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Verbal reasoning Syllogism notes-CSEET

Verbal reasoning Syllogism notes-CSEET

Verbal reasoning Syllogism:

ICSI CSEET: The Council of the ICSI has released a notice regarding CSEET on the day of the inauguration of ICSI Golden Jubilee Celebrations on 4th Oct 2017.

The Gazette Notification on the Company Secretaries (Amendment) Regulations, 2020 has been published on 3rd February 2020 in the Official Gazette of India and the same shall be applicable from the said date of publication.

Now ICSI Published a notice regarding CSEET Test which going to start from 2020 May.

We are now going to discuss the details of CSEET Paper-2 Legal Aptitude and Logical Reasoning – Verbal reasoning Syllogism notes.

Verbal reasoning Syllogism

Verbal reasoning Syllogism

Verbal reasoning Syllogism:


Syllogism is a form of deductive reasoning where you arrive at a specific conclusion by examining two other premises or ideas. Syllogism derives from the Greek word syllogismos, meaning conclusion or inference.

Some syllogisms contain three components:

  • Major Premise
  • Minor Premise
  • Conclusion

For Example : All roses are flowers (major premise). This is a rose (minor premise). Therefore, I am holding a flower (conclusion).

Types of Syllogism

The type of syllogism that typically contains these three components is categorical syllogism. However, there are two other major kinds of syllogism. We’ll discuss each one here, plus enthymemes and syllogistic fallacy.

Categorical Syllogism

As we know, our first example about roses was a categorical syllogism. Categorical syllogisms follow an “If A is part of C, then B is part of C” logic.

Let’s look at some more examples.

All cars have wheels. I drive a car. Therefore, my car has wheels.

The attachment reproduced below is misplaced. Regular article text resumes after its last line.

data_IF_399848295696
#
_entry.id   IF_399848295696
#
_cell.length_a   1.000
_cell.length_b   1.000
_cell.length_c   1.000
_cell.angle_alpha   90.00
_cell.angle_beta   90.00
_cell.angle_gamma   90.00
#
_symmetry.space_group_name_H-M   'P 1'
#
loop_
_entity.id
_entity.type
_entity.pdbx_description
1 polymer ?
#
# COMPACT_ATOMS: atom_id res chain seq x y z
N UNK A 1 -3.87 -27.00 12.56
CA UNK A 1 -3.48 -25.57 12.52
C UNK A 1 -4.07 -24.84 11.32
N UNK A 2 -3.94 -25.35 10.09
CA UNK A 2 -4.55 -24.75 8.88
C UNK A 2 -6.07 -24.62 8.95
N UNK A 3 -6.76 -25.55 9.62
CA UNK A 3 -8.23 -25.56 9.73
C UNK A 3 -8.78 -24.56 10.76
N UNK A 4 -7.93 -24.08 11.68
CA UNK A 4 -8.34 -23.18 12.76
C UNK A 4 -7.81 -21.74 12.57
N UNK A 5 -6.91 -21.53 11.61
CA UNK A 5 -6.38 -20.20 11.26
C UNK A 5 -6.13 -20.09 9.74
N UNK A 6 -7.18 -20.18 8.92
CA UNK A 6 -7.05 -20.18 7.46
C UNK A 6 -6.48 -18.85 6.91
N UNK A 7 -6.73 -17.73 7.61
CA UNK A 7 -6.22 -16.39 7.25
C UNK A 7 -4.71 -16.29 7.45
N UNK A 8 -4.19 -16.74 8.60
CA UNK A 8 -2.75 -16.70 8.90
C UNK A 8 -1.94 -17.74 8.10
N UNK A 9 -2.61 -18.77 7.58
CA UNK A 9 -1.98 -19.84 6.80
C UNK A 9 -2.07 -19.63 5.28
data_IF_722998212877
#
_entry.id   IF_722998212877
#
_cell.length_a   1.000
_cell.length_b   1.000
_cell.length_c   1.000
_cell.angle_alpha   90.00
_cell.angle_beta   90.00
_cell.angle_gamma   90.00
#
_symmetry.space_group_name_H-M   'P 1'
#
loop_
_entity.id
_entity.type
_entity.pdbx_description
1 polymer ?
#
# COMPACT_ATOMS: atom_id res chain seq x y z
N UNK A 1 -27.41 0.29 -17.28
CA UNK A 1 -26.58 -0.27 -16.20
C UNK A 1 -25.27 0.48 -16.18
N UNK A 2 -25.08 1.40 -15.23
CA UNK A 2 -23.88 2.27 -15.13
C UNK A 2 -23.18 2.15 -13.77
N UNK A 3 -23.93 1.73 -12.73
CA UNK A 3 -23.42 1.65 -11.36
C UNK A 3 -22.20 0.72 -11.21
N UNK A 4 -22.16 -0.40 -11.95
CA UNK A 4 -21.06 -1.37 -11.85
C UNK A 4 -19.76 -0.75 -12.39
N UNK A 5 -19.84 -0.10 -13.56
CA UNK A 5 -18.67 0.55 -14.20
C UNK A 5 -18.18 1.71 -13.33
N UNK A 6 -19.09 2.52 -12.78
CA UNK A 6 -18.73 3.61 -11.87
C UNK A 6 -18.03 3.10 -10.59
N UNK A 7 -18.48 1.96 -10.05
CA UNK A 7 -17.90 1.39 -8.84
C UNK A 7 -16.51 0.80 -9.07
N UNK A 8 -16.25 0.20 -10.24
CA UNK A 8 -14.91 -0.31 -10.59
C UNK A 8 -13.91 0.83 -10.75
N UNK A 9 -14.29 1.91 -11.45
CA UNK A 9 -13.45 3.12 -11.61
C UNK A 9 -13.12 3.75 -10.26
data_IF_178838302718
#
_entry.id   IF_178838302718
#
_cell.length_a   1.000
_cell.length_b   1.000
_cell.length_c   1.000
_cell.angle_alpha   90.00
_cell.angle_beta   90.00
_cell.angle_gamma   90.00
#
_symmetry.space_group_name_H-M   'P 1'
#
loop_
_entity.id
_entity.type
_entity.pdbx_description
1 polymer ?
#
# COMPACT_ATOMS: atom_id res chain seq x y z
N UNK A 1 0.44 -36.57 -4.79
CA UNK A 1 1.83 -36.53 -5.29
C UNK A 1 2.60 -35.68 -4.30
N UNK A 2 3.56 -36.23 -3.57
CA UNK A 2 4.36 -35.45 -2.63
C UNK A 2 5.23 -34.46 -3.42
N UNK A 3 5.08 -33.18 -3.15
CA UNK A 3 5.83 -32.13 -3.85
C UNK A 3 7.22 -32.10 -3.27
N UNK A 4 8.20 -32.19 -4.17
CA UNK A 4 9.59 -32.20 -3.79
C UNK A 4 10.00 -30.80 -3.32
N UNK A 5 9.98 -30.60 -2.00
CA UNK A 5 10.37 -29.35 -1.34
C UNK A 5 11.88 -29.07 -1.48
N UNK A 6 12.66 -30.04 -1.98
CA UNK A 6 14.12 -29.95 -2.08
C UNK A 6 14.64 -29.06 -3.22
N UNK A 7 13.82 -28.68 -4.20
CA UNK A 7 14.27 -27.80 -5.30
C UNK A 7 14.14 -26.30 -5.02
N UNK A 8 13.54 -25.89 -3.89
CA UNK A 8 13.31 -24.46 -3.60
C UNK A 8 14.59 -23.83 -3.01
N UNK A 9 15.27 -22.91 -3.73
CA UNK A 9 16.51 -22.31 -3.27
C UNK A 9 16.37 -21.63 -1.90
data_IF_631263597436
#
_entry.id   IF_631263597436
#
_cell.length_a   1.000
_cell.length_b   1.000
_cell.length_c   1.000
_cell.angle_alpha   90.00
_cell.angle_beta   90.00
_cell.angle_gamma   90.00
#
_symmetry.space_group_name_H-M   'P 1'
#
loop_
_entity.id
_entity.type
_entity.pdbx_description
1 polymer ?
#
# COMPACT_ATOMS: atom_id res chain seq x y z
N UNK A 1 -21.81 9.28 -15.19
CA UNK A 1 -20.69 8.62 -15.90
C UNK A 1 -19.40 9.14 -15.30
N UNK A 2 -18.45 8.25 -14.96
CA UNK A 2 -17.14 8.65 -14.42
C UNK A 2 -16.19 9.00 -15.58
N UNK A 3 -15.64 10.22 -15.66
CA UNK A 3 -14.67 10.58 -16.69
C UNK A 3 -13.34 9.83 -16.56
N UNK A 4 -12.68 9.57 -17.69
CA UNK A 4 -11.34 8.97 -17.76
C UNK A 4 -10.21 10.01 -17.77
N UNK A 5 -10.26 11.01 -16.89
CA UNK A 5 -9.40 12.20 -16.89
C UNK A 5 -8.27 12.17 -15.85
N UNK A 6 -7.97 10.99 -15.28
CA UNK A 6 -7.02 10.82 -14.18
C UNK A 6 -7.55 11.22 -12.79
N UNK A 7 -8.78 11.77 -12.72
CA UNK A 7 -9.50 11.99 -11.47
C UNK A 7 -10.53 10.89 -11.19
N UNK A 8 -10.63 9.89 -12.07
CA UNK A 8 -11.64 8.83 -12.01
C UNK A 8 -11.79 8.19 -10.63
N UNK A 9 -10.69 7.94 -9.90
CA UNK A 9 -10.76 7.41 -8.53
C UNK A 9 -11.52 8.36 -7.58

• Major Premise : All cars have wheels.
  • Minor Premise : I drive a car.
  • Conclusion : My car has wheels.

All insects frighten me. That is an insect. Therefore, I am frightened.

  • Major Premise: All insects frighten me.
  • Minor Premise: That is an insect.
  • Conclusion: I am frightened.

Conditional Syllogism

Conditional syllogisms follow an “If A is true, then B is true” pattern of logic. They’re often referred to as hypothetical syllogisms because the arguments aren’t always valid. Sometimes they’re merely an accepted truth.

If Katie is smart, then her parents must be smart.

  • Major premise : Katie is smart.
  • Conclusion : Katie’s parents are smart.

If Richard likes Germany, then he must drive an Audi.

  • Major premise : Richard likes Germany.
  • Conclusion : He must like all things German, including their cars.

Disjunctive Syllogism

Disjunctive syllogisms follow a “Since A is true, B must be false” premise. They don’t state if a major or minor premise is correct. But it’s understood that one of them is correct.

  • Major Premise : This cake is either red velvet or chocolate.
  • Minor Premise : It’s not chocolate.
  • Conclusion : This cake is red velvet.
  • Major Premise : On the TV show Outlander, Claire’s husband is either dead or alive.
  • Minor Premise: He’s not alive.
  • Conclusion: Claire’s husband is dead.


An enthymeme is not one of the major types of syllogism but is what’s known as rhetorical syllogism. These are often used in persuasive speeches and arguments.

Generally, the speaker will omit a major or minor premise, assuming it’s already accepted by the audience.

He couldn’t have stolen the jewelry. I know him.

  • Major Premise: He couldn’t have stolen the jewelry.
  • Minor Premise: I know his character.

Her new purse can’t be ugly. It’s a Louis Vuitton.

  • Major Premise: Her new accessory can’t be ugly.
  • Minor Premise: It’s made by famous designer Louis Vuitton.

In an enthymeme, one premise remains implied. In the examples above, being familiar with someone or something implies an understanding of them.

Syllogistic Fallacy